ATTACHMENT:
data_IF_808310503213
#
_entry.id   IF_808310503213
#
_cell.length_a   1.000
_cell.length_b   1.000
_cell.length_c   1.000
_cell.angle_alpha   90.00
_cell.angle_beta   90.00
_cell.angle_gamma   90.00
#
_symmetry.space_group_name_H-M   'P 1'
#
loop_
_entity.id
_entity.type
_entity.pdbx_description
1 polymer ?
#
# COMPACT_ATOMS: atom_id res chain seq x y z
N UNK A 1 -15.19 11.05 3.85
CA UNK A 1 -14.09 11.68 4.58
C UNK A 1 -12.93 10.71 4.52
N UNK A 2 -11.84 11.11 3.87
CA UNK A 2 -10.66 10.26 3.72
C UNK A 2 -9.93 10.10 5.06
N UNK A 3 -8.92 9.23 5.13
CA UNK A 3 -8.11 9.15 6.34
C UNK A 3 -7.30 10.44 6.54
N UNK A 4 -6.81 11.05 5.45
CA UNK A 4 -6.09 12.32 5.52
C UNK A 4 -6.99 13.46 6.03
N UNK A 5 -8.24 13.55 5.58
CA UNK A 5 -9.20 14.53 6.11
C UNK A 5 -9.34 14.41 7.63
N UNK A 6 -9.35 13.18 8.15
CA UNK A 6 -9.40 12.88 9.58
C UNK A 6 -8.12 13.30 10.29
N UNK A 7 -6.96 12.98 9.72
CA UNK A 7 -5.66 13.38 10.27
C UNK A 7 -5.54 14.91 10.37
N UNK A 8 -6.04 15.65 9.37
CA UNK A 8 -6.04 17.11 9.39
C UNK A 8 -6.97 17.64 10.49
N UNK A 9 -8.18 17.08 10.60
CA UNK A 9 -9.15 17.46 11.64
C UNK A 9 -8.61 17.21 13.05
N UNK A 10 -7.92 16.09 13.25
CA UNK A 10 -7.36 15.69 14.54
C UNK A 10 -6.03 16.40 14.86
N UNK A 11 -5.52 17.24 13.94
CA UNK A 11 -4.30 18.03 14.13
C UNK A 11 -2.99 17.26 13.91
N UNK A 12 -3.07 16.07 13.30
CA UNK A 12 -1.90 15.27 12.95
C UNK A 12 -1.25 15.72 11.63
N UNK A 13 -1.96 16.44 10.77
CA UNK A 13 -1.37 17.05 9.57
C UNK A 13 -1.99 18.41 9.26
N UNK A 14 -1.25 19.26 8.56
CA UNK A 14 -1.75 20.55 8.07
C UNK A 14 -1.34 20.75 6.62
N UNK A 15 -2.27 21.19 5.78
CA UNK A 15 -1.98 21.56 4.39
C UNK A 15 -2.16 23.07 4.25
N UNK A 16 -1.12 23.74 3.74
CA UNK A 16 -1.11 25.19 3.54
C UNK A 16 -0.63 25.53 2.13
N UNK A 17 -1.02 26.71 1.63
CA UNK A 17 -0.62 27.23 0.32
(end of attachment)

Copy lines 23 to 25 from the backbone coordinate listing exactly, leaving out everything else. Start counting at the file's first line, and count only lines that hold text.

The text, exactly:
C UNK A 1 -12.93 10.71 4.52
N UNK A 2 -11.84 11.11 3.87
CA UNK A 2 -10.66 10.26 3.72